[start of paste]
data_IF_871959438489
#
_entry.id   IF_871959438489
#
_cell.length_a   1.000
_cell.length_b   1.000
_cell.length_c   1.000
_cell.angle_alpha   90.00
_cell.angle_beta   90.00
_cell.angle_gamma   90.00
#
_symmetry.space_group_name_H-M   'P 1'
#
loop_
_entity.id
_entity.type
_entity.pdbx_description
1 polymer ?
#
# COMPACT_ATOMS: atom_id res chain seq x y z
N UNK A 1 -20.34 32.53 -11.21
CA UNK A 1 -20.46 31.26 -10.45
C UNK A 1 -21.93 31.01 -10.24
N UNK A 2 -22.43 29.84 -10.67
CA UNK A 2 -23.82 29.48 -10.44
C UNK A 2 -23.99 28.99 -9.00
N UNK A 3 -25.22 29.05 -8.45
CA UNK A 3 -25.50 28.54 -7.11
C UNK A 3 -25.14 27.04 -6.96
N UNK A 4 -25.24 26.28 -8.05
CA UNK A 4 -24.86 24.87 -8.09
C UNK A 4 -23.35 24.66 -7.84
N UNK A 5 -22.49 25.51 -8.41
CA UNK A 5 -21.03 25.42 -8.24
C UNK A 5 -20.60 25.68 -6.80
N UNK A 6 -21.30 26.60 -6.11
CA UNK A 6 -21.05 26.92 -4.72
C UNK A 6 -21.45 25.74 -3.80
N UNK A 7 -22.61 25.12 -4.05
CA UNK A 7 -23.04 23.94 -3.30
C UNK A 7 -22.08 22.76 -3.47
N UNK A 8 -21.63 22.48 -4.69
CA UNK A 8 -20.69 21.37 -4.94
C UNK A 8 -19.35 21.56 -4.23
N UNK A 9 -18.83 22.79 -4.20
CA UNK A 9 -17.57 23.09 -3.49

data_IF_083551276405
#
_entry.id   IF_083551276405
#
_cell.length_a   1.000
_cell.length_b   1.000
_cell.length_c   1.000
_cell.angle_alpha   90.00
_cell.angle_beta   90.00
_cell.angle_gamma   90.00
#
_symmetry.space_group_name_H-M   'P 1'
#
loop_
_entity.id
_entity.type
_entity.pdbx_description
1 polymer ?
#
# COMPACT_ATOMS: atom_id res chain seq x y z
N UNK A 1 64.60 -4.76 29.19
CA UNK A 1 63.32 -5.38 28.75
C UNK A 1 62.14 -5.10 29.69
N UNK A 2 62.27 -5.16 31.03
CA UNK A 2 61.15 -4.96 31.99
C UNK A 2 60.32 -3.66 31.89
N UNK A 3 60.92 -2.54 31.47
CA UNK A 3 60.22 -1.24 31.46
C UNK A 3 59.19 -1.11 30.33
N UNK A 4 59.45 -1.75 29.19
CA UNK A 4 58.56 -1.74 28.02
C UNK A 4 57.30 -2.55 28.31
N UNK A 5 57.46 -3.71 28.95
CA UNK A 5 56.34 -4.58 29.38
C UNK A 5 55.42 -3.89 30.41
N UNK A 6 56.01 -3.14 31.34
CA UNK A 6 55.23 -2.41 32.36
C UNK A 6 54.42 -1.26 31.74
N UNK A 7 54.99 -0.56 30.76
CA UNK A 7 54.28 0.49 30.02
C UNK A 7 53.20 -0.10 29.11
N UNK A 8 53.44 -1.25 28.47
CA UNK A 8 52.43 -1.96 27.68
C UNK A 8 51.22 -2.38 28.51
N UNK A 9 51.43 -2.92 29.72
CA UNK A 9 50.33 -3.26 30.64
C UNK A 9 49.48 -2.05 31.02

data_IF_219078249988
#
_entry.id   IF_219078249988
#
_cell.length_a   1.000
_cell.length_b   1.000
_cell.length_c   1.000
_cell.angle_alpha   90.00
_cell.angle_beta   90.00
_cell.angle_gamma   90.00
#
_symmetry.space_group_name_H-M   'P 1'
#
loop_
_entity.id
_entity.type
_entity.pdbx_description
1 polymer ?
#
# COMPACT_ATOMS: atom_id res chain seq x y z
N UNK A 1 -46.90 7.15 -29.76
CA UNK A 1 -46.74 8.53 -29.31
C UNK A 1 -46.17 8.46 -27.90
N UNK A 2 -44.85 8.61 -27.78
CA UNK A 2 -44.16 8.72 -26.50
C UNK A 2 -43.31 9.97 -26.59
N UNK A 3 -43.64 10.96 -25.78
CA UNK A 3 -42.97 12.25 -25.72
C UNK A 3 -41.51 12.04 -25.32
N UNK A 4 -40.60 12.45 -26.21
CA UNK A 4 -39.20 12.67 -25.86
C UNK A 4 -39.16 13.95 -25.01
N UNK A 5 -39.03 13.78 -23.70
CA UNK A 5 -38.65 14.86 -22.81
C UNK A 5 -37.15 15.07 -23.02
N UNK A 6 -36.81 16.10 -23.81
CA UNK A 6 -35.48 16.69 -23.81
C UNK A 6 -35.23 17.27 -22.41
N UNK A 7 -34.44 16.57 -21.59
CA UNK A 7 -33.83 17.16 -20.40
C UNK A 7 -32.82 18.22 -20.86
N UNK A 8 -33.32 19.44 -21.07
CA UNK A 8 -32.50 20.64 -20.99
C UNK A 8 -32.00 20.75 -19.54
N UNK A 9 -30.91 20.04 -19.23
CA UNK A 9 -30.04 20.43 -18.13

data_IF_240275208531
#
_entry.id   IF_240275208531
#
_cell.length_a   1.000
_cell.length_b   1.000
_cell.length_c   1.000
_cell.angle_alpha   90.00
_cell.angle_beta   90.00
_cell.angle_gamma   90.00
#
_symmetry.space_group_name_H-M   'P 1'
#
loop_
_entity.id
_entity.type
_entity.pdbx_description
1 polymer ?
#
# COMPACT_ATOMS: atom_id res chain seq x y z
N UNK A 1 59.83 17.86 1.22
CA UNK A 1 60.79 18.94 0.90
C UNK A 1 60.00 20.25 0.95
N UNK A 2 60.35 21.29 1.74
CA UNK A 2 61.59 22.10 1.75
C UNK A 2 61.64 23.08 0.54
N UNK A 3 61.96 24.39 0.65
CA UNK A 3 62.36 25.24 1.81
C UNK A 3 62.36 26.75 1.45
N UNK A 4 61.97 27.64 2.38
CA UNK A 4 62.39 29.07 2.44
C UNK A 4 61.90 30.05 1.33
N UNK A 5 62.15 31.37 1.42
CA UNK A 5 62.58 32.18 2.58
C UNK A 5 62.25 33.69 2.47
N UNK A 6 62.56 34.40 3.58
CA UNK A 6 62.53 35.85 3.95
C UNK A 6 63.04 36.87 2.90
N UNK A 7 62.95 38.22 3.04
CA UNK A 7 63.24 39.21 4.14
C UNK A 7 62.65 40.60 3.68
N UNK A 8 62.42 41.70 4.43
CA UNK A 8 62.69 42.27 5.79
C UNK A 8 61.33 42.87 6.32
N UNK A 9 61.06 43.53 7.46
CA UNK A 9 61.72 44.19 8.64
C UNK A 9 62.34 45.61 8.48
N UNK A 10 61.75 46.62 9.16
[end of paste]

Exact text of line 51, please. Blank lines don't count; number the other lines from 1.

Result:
_cell.length_a   1.000